Biden calls Israel’s Netanyahu with ‘concern’ over judicial plan

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WILMINGTON, Del. — President Joe Biden spoke Sunday with Israeli Prime Minister Benjamin Netanyahu to “express concern” over his government’s planned overhaul of the country’s judicial system that has sparked widespread protests across Israel and to encourage compromise.

The White House said Biden reiterated U.S. concerns about the measure to roll back the judiciary’s insulation from the country’s political system, in a call a senior administration official described as candid and constructive. There was no immediate indication that Netanyahu was shying away from the action, after rejecting a compromise last week offered by the country’s figurehead president.

Netanyahu said Sunday the legal changes would be carried out responsibly while protecting the basic rights of all Israelis. His government – the country’s most right-wing ever – says the overhaul is meant to correct an imbalance that has given the courts too much power and prevented lawmakers from carrying out the voting public’s will.

Critics say it will upend Israel’s delicate system of checks and balances and slide the country toward authoritarianism. Opponents of the measure have carried out disruptive protests, and has even embroiled the country’s military, after more than 700 elite officers from the Air Force, special forces, and Mossad said they would stop volunteering for duty.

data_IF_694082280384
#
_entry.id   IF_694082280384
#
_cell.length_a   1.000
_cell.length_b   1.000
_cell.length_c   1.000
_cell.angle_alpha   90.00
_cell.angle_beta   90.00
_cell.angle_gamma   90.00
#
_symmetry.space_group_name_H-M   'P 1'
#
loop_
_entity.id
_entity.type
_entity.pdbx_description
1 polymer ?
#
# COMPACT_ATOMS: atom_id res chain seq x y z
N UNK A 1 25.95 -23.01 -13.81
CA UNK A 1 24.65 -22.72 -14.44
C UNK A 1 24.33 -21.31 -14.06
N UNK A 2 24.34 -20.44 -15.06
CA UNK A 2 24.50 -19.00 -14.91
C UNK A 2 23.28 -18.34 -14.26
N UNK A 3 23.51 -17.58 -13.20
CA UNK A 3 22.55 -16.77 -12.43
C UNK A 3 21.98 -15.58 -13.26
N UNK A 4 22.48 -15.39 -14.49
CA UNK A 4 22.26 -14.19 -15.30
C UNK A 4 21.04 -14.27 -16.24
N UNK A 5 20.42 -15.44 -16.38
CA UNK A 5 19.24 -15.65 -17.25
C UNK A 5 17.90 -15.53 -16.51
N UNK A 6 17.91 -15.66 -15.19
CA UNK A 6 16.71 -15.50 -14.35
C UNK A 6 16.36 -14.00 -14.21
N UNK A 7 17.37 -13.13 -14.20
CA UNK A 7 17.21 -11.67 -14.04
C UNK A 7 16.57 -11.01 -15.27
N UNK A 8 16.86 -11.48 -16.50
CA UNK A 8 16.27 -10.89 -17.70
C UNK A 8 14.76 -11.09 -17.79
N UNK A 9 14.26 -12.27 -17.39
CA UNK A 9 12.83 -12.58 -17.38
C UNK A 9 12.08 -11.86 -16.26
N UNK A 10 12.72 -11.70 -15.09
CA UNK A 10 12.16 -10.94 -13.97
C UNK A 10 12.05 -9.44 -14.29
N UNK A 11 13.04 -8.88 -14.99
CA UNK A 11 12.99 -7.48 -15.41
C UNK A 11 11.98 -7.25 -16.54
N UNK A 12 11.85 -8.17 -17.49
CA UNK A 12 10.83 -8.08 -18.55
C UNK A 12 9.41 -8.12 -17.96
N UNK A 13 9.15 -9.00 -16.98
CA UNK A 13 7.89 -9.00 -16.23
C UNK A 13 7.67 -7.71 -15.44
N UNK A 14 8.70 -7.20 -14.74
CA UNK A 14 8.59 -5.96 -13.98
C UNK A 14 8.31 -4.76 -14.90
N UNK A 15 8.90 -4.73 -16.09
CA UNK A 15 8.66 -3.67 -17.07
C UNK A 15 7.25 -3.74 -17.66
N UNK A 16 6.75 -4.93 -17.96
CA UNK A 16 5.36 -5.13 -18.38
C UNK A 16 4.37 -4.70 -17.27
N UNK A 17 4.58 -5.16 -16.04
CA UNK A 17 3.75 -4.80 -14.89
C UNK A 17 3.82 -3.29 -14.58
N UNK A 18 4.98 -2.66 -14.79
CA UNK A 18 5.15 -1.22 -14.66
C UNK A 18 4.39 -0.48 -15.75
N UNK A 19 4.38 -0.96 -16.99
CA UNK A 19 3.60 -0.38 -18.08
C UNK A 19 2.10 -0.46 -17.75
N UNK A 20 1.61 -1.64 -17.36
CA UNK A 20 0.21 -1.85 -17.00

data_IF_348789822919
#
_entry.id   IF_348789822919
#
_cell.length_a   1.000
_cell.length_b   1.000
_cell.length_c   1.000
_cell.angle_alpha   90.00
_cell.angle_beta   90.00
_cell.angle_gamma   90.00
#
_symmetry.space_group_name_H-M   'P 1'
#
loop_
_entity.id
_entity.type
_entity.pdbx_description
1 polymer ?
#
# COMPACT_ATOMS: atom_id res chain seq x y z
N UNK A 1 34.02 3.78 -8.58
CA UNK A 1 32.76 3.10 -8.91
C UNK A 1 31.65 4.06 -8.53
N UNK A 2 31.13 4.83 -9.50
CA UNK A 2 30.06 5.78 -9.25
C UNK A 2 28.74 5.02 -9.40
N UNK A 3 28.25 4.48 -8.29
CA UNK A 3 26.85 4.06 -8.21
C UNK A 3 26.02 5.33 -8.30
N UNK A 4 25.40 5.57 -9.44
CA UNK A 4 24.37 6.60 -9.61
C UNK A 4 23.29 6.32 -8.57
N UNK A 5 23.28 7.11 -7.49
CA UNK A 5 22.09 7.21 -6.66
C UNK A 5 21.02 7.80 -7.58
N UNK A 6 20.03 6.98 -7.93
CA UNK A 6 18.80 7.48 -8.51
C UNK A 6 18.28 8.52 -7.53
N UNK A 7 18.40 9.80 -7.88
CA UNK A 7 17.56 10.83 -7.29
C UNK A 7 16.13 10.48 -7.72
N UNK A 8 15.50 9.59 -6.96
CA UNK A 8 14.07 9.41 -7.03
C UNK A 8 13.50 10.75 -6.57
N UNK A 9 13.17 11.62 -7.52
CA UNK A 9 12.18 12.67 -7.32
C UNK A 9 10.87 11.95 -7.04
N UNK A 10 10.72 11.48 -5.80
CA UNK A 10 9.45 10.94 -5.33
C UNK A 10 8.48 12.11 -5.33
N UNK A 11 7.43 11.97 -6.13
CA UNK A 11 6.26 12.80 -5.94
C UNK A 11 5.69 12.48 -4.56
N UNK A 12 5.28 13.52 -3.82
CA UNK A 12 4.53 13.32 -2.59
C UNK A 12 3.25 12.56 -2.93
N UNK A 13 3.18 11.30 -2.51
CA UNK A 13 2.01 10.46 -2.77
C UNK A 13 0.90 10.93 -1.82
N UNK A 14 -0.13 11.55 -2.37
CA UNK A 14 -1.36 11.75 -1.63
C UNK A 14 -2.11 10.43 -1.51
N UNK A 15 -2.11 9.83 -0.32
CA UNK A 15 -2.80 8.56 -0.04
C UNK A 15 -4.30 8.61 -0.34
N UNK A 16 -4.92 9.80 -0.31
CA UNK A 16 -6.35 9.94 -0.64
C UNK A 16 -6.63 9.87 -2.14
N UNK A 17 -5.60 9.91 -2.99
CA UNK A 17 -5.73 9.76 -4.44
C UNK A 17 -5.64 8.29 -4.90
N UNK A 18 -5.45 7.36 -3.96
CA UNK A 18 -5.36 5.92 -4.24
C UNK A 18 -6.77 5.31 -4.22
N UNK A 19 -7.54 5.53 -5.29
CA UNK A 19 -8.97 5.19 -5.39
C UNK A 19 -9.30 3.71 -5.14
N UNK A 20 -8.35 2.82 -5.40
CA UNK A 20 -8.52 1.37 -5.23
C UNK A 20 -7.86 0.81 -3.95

The conversation followed a Sunday meeting in Egypt between Israeli and the Palestinian officials in which they pledged to take steps to lower tensions ahead of a sensitive holiday season. The Biden administration praised the outcome of the summit in the Egyptian Red Sea resort of Sharm el-Sheikh, where a joint communique said the sides had reaffirmed a commitment to de-escalate and prevent further violence.

The Israeli and Palestinian delegations met for the second time in less than a month, shepherded by regional allies Egypt and Jordan, as well as the United States, to end a yearlong spasm of violence. More than 200 Palestinians have been killed by Israeli fire in the West Bank and east Jerusalem, and more than 40 Israelis or foreigners have been killed in Palestinian attacks during that time.

These include pledges to stop unilateral actions, it said. Israel pledged to stop discussion of new settlement construction for four months, and to stop plans to legalize unauthorized settlement outposts for six months.

“The two sides agreed to establish a mechanism to curb and counter violence, incitement and inflammatory states and actions,” the communique said.

The sides would report on progress at a follow-up meeting in Egypt next month, it added. ___ Madhani reported from Washington.

Copyright © 2023 The Washington Times, LLC.

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